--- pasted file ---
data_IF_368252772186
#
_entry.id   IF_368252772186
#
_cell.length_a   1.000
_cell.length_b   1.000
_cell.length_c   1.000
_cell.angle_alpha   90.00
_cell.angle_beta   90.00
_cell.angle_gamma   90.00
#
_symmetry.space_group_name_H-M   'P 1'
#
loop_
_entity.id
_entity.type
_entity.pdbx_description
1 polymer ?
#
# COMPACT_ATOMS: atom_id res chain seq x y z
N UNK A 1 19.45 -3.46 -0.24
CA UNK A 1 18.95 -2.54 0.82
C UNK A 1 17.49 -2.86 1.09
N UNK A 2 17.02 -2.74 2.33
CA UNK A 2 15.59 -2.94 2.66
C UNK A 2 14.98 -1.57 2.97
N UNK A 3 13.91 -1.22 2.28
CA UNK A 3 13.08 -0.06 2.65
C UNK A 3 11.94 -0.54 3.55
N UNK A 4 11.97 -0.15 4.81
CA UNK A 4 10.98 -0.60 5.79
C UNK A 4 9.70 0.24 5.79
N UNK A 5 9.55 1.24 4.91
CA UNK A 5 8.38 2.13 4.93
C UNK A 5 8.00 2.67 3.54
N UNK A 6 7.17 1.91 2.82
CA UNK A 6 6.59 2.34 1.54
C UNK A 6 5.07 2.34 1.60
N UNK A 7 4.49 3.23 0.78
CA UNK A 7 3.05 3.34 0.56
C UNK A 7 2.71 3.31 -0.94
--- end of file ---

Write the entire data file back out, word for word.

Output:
data_IF_368252772186
#
_entry.id   IF_368252772186
#
_cell.length_a   1.000
_cell.length_b   1.000
_cell.length_c   1.000
_cell.angle_alpha   90.00
_cell.angle_beta   90.00
_cell.angle_gamma   90.00
#
_symmetry.space_group_name_H-M   'P 1'
#
loop_
_entity.id
_entity.type
_entity.pdbx_description
1 polymer ?
#
# COMPACT_ATOMS: atom_id res chain seq x y z
N UNK A 1 19.45 -3.46 -0.24
CA UNK A 1 18.95 -2.54 0.82
C UNK A 1 17.49 -2.86 1.09
N UNK A 2 17.02 -2.74 2.33
CA UNK A 2 15.59 -2.94 2.66
C UNK A 2 14.98 -1.57 2.97
N UNK A 3 13.91 -1.22 2.28
CA UNK A 3 13.08 -0.06 2.65
C UNK A 3 11.94 -0.54 3.55
N UNK A 4 11.97 -0.15 4.81
CA UNK A 4 10.98 -0.60 5.79
C UNK A 4 9.70 0.24 5.79
N UNK A 5 9.55 1.24 4.91
CA UNK A 5 8.38 2.13 4.93
C UNK A 5 8.00 2.67 3.54
N UNK A 6 7.17 1.91 2.82
CA UNK A 6 6.59 2.34 1.54
C UNK A 6 5.07 2.34 1.60
N UNK A 7 4.49 3.23 0.78
CA UNK A 7 3.05 3.34 0.56
C UNK A 7 2.71 3.31 -0.94